logo

Testimony - April 2006

Beyond the Construction Commission

CUF Project Director David Jason Fischer testified at an April 4 City Council hearing on the work of the Mayor's Commission on Construction Opportunity, citing the Commission as a model for attaching young New Yorkers to career-track jobs in other key city industries.

by David Jason Fischer

Tags: economic opportunity workforce development

I’m David Fischer, project director for workforce and social policy of the Center for an Urban Future, a Manhattan-based non-partisan public policy think tank that conducts research on important issues concerning economic development, workforce development and social policy for New York City. Thank you for the privilege of testifying today on the work of the Mayor’s Commission on Construction Opportunity. My remarks for the most part will not address the initiatives of the Commission themselves, but rather the nature of the construction industry and how the model of the Commission might be applicable in other key sectors of our City’s economy to advance the goal of creating and sustaining middle-income, career-track jobs.

The members of the Commission and the institutions they represent deserve the congratulations and thanks of all New York City for what their work has yielded. Construction is an industry of great importance to New York, both for its works—the imminent major projects that helped spur the Commission into existence will transform both the physical appearance and the character of the City—and its significance within our changing economy. Construction is one of a relatively small (and steadily shrinking) number of industries in which a woman or man can earn a family-supporting income without a college degree, and its jobs are largely sheltered from the uncertainties of the global economy. They can’t really be outsourced—the work of building something mostly has to be done where the building will be—and while technological advances might somewhat reduce the need for manpower, these jobs cannot be automated to anything close to the extent of, say, automobile production.

These traits—relatively low educational barriers to entry, competitive pay, and relative security in an age of outsourcing and downsizing—render construction careers of particular value for New Yorkers who might lack advantages of wealth and access to high-quality education. In 2002, the state Department of Labor projected that more than 2,000 new construction jobs per year would be created in the City through 2012; given the additional projects that have come online since then, the actual number might prove significantly higher. The accomplishment of the Commission is to ensure that as these jobs appear, they will be available to city residents in a more equitable and rational fashion than might otherwise have been the case, and that key institutions are committed to preserving the quality of the construction industry workforce.

But it’s not only new jobs that will need to be filled. In its provisions to set up pathways for young workers to enter the field, the Commission will also help address the growing problem of construction’s graying workforce. As of 2000, according to U.S. Census data, more than a quarter of New York City construction supervisors were over 50 years of age; slightly less than a quarter of plumbers; and more than twenty percent of carpenters and electricians were over 50 as well. Six years later those numbers are almost certainly higher. Many of the tradespeople who will start work soon after groundbreaking at Atlantic Yards, the Columbia expansion, Moynihan Station, and the rest will be retired by the time ribbons are cut at those sites. The Commission’s initiatives will go a long way toward preparing their replacements.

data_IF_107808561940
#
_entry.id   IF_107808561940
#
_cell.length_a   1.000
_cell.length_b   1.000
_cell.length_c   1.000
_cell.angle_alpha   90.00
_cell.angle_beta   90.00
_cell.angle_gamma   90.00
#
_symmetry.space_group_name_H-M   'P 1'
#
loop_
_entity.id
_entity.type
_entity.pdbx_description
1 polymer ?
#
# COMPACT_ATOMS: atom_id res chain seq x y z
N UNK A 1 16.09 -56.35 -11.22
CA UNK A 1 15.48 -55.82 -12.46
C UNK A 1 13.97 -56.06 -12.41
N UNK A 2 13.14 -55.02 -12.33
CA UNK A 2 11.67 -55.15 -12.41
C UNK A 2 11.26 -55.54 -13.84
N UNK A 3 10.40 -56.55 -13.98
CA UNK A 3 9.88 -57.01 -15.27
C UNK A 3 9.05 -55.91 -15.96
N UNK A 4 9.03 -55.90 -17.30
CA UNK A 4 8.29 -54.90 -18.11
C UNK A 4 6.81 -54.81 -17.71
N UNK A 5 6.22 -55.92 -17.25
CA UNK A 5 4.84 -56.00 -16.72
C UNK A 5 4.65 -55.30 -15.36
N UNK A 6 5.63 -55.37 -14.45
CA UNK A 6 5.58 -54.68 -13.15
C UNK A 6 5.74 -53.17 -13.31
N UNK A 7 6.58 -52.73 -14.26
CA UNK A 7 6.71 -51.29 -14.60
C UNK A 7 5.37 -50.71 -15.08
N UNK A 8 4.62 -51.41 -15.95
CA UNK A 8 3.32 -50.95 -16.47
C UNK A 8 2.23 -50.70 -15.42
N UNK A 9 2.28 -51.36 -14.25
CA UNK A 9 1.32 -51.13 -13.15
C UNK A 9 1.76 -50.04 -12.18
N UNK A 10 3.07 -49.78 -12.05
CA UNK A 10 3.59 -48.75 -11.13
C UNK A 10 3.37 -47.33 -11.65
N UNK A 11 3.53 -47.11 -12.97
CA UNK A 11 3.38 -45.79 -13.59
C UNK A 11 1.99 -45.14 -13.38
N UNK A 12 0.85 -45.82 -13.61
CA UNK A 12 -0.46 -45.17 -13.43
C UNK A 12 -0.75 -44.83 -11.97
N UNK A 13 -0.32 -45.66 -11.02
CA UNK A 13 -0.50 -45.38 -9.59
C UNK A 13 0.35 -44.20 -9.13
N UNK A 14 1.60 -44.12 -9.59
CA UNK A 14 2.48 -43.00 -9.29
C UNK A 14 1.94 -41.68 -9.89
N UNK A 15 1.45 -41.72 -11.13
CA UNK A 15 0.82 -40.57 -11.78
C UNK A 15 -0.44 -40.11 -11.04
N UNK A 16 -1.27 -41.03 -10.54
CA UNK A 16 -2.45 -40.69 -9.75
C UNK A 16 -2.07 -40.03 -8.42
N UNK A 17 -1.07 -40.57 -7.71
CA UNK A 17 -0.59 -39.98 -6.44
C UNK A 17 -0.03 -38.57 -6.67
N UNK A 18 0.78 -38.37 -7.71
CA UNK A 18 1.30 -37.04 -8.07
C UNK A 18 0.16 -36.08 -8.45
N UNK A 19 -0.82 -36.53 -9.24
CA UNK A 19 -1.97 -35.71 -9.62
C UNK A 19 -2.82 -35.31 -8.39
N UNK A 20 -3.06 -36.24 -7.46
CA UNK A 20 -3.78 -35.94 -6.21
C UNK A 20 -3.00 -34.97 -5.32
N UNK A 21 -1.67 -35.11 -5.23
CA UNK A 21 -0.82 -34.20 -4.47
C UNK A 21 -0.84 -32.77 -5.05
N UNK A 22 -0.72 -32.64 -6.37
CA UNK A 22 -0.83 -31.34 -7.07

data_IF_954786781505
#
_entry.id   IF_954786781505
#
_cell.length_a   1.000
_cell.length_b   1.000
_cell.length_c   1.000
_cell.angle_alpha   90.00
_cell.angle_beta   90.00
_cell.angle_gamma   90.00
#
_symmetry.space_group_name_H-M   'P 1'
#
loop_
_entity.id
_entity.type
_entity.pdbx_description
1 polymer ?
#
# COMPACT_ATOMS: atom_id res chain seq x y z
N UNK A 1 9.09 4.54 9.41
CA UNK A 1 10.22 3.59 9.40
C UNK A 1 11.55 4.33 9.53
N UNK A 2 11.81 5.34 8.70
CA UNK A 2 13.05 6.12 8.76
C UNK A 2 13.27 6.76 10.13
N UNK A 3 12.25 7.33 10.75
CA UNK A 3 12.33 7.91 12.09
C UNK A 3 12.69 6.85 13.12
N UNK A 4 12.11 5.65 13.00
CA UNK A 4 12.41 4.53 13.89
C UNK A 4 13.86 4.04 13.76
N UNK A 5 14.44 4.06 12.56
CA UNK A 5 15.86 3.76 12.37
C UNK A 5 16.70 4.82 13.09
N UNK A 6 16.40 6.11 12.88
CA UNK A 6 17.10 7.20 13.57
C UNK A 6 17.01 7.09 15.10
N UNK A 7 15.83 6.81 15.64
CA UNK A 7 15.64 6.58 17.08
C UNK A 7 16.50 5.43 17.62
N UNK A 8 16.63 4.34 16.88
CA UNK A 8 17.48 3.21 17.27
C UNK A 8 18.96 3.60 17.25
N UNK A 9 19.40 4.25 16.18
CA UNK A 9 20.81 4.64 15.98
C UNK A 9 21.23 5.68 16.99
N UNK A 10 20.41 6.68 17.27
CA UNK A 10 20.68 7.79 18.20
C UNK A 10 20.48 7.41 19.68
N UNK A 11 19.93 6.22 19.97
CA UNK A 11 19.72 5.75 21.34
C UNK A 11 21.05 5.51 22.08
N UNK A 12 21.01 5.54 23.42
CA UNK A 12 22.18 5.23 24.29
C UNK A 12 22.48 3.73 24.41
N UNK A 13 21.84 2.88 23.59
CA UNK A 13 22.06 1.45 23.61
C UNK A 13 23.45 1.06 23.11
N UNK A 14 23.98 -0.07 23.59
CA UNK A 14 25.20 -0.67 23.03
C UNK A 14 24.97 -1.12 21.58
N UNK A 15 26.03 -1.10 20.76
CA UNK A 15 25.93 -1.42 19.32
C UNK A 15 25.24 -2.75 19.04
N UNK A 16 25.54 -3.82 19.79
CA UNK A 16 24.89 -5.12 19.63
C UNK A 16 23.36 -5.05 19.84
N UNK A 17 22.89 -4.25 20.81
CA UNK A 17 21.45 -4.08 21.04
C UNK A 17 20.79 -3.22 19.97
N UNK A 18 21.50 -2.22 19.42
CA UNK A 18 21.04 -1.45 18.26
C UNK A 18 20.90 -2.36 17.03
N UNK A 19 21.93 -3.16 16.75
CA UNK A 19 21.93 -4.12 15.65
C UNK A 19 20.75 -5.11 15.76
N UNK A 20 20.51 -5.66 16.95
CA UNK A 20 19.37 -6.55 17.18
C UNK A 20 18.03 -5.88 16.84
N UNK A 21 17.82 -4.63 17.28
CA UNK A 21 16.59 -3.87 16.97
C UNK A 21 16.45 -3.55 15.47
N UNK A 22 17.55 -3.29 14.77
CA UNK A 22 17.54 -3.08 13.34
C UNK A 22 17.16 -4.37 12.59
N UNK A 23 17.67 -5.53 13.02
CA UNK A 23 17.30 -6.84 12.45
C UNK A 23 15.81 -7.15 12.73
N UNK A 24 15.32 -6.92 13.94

Construction, however, is not the only field of major economic significance in which we are facing a potential “retirement crisis.” Viewed from a slightly different perspective, however, this problem looks like a tremendous opportunity to move young New Yorkers into career-track employment. Health care is one high-profile example: of the city’s Registered Nurses, nearly thirty percent were 50 or older in 2000, and among Licensed Practical Nurses the proportion is one in three. Others include teaching, government, high-end manufacturing, automotive and aviation maintenance—all fields in which aging incumbent workers are likely to vacate positions in the near future. As in construction, we can set up pathways to train the hundreds of thousands who will replace them and are eager to find not just jobs, but true careers.

If we believe that the Mayor’s Commission on Construction Opportunity has been a success in aligning stakeholder interests with the public interest to broaden the reach of employment opportunities while ensuring a pipeline of highly skilled workers, the question becomes whether we can replicate the model in these other fields. The Commission shows that a cross-sector collaboration of unions, employers, educators, community activists and government officials working together can find creative ways to collaborate for shared gain. I respectfully call upon the Bloomberg administration and the City Council to investigate how we can look to the Commission’s example to further expand employment opportunities for all New Yorkers.